The stock market might be up - though it's had some turbulence of late - but the job market and the economy as it affects real people still doesn't seem so great. Lousy, in fact.
So has that stimulus really made so much of a difference? At the least, "quantitative easing" is too hidden, too much an obscure mystery only the true adepts can grasp.
So now's maybe a good time to revisit the New Deal, and lucky for us, there are many tangible - literally concrete! - things from it that are still with us and are easy to grasp.
|Two images from the design competition |
(75th anniversary site)
- The Second Post Office (now Executive Building)
- North Salem High School
- The Capitol Building
- The State Library
- West Salem City Hall
- Forest History Center (former CCC HQ)
- Murals by Louis Bunce for Bush School, now at North High
- Diversion Falls behind Kettle Chips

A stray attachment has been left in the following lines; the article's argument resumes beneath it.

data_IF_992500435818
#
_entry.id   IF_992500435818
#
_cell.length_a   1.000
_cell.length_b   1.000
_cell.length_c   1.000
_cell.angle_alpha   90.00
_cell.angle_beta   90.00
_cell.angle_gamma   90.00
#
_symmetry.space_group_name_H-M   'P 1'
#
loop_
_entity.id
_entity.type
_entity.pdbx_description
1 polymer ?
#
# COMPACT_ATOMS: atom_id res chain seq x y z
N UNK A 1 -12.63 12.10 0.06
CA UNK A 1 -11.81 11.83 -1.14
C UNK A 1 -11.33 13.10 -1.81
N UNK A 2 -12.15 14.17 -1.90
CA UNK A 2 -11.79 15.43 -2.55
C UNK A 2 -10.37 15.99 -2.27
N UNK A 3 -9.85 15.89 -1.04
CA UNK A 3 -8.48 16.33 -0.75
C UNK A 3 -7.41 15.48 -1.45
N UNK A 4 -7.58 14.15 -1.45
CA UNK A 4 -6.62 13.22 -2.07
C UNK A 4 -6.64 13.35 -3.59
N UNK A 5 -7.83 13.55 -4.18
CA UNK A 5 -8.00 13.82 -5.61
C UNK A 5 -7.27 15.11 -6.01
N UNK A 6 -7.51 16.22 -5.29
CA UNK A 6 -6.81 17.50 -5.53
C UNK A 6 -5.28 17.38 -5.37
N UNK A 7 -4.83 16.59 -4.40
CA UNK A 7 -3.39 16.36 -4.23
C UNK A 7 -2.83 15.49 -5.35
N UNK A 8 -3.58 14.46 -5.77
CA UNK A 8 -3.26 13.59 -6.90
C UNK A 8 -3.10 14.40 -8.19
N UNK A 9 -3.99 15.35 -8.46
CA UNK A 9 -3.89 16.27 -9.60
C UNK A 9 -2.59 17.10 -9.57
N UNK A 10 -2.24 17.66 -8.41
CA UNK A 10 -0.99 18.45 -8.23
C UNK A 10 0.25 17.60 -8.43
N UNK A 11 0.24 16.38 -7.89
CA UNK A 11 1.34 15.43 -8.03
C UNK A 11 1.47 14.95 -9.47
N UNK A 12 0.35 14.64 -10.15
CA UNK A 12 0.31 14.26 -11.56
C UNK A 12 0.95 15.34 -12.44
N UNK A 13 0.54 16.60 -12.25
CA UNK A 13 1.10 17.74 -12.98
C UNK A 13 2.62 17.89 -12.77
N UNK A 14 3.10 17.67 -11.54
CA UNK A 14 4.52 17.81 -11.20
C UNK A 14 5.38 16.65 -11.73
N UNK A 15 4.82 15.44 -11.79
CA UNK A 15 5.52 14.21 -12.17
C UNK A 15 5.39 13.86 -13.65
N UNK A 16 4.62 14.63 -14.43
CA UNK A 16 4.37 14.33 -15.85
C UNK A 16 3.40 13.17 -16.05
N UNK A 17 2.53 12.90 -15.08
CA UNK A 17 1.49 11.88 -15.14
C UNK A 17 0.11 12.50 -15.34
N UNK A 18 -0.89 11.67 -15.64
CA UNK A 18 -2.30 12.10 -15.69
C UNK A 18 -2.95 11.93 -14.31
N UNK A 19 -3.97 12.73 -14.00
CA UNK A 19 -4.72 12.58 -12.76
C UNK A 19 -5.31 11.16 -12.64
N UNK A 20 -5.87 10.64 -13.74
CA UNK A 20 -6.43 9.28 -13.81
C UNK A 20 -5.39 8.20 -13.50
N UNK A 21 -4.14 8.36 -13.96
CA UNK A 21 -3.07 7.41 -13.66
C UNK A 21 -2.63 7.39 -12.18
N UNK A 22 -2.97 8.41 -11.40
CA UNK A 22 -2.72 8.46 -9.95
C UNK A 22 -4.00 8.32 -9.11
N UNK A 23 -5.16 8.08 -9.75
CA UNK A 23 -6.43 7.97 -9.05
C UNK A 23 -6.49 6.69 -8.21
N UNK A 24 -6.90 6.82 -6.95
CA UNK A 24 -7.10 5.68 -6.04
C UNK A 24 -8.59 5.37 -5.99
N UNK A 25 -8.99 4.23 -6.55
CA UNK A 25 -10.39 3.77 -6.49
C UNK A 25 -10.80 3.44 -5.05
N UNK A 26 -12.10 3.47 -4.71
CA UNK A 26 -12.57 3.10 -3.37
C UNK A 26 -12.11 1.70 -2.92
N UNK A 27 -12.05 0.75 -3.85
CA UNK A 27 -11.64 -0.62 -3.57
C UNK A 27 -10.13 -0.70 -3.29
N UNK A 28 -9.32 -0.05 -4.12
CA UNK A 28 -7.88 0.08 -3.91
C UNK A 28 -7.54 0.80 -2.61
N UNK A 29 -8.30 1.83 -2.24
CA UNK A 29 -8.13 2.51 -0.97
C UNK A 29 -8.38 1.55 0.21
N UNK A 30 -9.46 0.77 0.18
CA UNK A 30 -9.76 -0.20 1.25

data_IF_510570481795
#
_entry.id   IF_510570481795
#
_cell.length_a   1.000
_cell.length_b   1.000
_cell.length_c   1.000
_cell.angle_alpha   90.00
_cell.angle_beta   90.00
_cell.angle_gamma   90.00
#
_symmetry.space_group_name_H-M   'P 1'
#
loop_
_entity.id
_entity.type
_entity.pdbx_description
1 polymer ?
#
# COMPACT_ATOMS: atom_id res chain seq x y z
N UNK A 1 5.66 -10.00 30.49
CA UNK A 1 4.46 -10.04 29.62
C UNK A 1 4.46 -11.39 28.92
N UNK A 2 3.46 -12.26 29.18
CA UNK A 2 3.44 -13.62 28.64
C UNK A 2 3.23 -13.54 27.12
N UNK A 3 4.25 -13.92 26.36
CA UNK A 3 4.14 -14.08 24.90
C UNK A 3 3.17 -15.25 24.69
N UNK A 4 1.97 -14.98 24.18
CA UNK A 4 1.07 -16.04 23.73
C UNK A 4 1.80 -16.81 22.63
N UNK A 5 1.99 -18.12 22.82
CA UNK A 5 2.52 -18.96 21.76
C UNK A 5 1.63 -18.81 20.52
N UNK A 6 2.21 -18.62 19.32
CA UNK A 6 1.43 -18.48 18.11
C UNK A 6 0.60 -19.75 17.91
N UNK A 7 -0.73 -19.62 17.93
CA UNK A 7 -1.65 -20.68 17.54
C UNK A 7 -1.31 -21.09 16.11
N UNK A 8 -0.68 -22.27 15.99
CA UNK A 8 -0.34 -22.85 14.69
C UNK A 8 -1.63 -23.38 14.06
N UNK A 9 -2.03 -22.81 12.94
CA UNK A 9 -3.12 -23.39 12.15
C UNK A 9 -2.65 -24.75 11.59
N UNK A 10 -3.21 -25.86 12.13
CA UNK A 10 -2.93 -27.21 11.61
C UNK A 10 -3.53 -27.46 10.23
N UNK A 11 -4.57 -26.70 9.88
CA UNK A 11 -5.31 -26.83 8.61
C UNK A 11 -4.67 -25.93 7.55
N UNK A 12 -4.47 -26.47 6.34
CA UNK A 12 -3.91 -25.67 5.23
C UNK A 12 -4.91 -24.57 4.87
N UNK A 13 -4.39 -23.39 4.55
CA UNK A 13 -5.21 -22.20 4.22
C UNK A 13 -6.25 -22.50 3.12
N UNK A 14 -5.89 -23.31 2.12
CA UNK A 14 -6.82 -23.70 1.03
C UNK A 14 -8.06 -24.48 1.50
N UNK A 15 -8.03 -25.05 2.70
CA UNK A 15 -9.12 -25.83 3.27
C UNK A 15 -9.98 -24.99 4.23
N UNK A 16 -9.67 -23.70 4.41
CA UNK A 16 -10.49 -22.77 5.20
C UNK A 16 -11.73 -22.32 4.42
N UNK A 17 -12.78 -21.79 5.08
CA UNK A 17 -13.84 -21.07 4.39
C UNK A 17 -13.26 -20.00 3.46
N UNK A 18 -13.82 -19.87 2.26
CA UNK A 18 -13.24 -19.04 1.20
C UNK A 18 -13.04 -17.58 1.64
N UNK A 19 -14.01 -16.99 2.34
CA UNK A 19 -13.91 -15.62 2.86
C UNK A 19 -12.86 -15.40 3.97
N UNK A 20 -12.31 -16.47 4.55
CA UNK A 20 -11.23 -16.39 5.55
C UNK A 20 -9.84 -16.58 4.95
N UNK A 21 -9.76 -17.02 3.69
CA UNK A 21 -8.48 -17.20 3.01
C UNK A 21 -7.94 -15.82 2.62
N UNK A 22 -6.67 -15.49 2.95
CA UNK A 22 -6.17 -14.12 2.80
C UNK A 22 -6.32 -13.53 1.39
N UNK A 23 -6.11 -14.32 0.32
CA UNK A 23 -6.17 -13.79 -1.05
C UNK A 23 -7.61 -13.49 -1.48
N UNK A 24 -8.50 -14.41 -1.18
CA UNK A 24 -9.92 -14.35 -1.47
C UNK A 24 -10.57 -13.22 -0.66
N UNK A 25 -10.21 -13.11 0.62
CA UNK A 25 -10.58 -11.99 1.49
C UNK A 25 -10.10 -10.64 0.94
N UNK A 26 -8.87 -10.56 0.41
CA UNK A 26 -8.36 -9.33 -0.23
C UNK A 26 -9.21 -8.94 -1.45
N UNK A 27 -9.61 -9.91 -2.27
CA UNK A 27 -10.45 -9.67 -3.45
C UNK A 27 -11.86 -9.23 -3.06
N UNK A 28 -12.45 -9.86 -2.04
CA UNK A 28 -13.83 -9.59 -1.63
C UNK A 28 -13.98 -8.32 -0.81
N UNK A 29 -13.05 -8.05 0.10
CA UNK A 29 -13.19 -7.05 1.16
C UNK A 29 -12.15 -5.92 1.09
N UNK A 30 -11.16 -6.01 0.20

It is remarkable that these things are all going strong after 75 years of service, and with appropriate investments in preservation and maintenance look to meet the century mark easily. (How many buildings today are erected with a meaningful expectation of 75 or 100 years of service?)
Here, by contrast, is the City's site for things funded by ARRA, the American Reinvestment and Recovery Act. Rather than big new construction, it funded mostly programming and maintenance with $13.5 million in Salem. Think the project for abatement on the lead paint covering the Union Street Railroad Bridge, for example.
There's a very good case to be made that the stimulus package was not ambitious enough, too small and too modest, capable of no more than simply staving off the worst. If the deficit spending on the New Deal projects seems large, take a moment to consider the lifetime value we have received on these projects.
* And this doesn't include the murals or the oral histories and writers work that led to books like Willamette Landings: Ghost Towns of the River. There was a ton of different kinds of labor that the programs of the New Deal supported.